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Primarily used by journalists, AP Style is the standard for writing newspaper and magazine articles. Although publications may have different in-house rules for formatting and composing documents, AP Style forms the basis for each of them: concision, clarity, accuracy, and brevity are key to writing effective documents, according to the Purdue OWL.
Citing in AP Style is less involved than in other citation styles; typically, all that is needed is needed is the acknowledgement of the speaker before or after the quote (i.e. no date or page number required). A few examples below from the Writers Stack Exchange:
- "Revenues are up 10,000 percent," said CEO John Smith.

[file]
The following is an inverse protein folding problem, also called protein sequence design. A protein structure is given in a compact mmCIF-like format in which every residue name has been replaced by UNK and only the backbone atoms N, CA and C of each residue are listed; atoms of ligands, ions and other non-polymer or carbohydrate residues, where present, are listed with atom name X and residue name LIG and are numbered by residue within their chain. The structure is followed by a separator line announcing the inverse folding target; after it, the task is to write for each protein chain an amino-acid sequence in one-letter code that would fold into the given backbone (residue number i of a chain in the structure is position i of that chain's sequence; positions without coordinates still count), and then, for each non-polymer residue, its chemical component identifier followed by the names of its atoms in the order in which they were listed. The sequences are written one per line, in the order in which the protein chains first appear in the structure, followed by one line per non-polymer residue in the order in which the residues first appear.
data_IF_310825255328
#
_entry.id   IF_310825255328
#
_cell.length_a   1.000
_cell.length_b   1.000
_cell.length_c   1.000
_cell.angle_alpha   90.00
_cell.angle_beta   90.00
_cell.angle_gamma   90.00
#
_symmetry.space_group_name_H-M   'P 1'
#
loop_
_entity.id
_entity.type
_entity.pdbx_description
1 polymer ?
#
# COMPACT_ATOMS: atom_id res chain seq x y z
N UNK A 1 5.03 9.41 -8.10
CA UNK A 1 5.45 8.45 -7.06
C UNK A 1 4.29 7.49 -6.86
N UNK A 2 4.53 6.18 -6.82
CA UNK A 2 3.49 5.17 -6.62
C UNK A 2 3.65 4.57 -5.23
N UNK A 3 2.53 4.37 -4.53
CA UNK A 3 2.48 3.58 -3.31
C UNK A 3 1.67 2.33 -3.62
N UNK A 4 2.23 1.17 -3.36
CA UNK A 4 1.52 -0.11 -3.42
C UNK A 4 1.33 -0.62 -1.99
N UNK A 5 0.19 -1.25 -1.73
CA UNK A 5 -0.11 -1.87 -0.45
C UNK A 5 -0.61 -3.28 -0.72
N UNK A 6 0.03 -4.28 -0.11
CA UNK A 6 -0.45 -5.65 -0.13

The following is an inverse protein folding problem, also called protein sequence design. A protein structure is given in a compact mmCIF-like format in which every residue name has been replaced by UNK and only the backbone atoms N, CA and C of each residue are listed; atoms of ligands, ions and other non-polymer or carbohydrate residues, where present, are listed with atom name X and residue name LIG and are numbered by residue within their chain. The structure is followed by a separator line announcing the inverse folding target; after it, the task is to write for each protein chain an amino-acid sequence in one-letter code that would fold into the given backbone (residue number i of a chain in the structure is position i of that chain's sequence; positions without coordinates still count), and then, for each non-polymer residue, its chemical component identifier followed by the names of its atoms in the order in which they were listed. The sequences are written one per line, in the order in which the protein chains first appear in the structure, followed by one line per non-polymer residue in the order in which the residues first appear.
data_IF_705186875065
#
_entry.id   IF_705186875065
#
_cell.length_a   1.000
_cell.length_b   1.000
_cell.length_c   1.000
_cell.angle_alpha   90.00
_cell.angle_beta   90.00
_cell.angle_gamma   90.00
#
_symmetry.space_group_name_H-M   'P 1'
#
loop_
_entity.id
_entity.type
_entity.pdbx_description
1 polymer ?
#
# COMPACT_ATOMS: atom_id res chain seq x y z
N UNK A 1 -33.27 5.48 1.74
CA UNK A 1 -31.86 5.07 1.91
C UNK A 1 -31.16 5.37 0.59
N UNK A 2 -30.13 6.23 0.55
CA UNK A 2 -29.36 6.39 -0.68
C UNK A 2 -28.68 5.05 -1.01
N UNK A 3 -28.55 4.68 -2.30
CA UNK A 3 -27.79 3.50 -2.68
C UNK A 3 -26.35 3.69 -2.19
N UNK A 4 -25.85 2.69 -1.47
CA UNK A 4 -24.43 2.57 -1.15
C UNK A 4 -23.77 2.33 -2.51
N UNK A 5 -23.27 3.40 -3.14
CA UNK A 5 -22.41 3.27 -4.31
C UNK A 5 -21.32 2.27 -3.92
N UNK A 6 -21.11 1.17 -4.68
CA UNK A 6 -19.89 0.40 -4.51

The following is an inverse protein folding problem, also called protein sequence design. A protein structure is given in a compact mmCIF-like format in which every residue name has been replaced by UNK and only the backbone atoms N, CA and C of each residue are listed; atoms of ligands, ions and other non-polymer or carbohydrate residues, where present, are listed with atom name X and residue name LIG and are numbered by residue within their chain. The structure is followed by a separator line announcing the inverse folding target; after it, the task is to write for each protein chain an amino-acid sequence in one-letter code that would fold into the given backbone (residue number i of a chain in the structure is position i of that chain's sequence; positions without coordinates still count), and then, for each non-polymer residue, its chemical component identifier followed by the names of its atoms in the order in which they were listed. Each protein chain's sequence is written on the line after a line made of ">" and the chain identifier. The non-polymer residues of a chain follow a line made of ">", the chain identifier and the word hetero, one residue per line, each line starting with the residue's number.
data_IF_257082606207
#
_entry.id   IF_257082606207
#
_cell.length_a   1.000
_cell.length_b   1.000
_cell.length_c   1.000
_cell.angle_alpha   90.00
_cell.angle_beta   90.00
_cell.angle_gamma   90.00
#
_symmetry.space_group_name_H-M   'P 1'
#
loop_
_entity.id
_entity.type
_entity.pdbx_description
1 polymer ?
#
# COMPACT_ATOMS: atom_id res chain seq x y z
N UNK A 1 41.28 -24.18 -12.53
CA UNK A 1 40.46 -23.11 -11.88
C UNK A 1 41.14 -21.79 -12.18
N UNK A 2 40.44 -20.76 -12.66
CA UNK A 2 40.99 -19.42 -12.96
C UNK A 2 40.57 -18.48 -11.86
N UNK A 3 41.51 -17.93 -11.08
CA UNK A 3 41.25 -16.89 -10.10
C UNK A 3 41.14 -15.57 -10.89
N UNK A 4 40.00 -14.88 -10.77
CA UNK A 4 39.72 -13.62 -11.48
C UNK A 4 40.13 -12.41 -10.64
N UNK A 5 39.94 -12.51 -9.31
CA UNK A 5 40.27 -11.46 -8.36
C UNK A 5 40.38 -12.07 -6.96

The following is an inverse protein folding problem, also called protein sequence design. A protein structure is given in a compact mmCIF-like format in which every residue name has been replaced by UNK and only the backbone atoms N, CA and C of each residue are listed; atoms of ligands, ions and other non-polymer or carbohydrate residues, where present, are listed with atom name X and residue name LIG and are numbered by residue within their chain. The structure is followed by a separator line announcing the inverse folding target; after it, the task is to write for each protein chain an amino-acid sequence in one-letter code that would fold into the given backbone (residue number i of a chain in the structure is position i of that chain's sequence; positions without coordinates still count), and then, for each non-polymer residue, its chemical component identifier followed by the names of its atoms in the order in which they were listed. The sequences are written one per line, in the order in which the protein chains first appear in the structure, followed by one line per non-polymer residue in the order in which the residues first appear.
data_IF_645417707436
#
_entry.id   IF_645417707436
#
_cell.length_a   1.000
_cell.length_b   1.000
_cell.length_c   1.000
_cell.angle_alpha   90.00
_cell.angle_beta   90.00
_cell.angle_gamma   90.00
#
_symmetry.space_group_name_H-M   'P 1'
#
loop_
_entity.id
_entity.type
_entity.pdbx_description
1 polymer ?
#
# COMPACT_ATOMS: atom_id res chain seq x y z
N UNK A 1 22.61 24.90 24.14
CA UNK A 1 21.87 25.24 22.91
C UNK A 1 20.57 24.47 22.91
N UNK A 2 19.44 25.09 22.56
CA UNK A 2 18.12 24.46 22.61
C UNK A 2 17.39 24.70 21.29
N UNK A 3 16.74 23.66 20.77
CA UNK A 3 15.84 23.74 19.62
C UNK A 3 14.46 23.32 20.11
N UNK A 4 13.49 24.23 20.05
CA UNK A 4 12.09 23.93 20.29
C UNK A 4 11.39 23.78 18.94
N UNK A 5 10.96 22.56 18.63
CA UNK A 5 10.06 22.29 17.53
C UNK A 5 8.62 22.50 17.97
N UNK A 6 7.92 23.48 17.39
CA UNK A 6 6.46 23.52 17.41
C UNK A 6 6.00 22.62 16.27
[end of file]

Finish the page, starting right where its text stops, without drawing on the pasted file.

- According to SEC filings, company revenues are up 10,000 percent.
Furthermore, no bibliography is required for a document written in AP Style.
- Keep in mind that AP citation is used primarily in publications like newspapers and magazines; thus, you'll use this style in Comms or Journalism classes. For academic research writing, you will most likely use APA, MLA, or a number of other styles that require a bibliography.
AP Stylebook Blog
A blog consisting of rules for capitalizing and punctuating certain words in various situations. A taste of what the much larger AP Style Guide contains.
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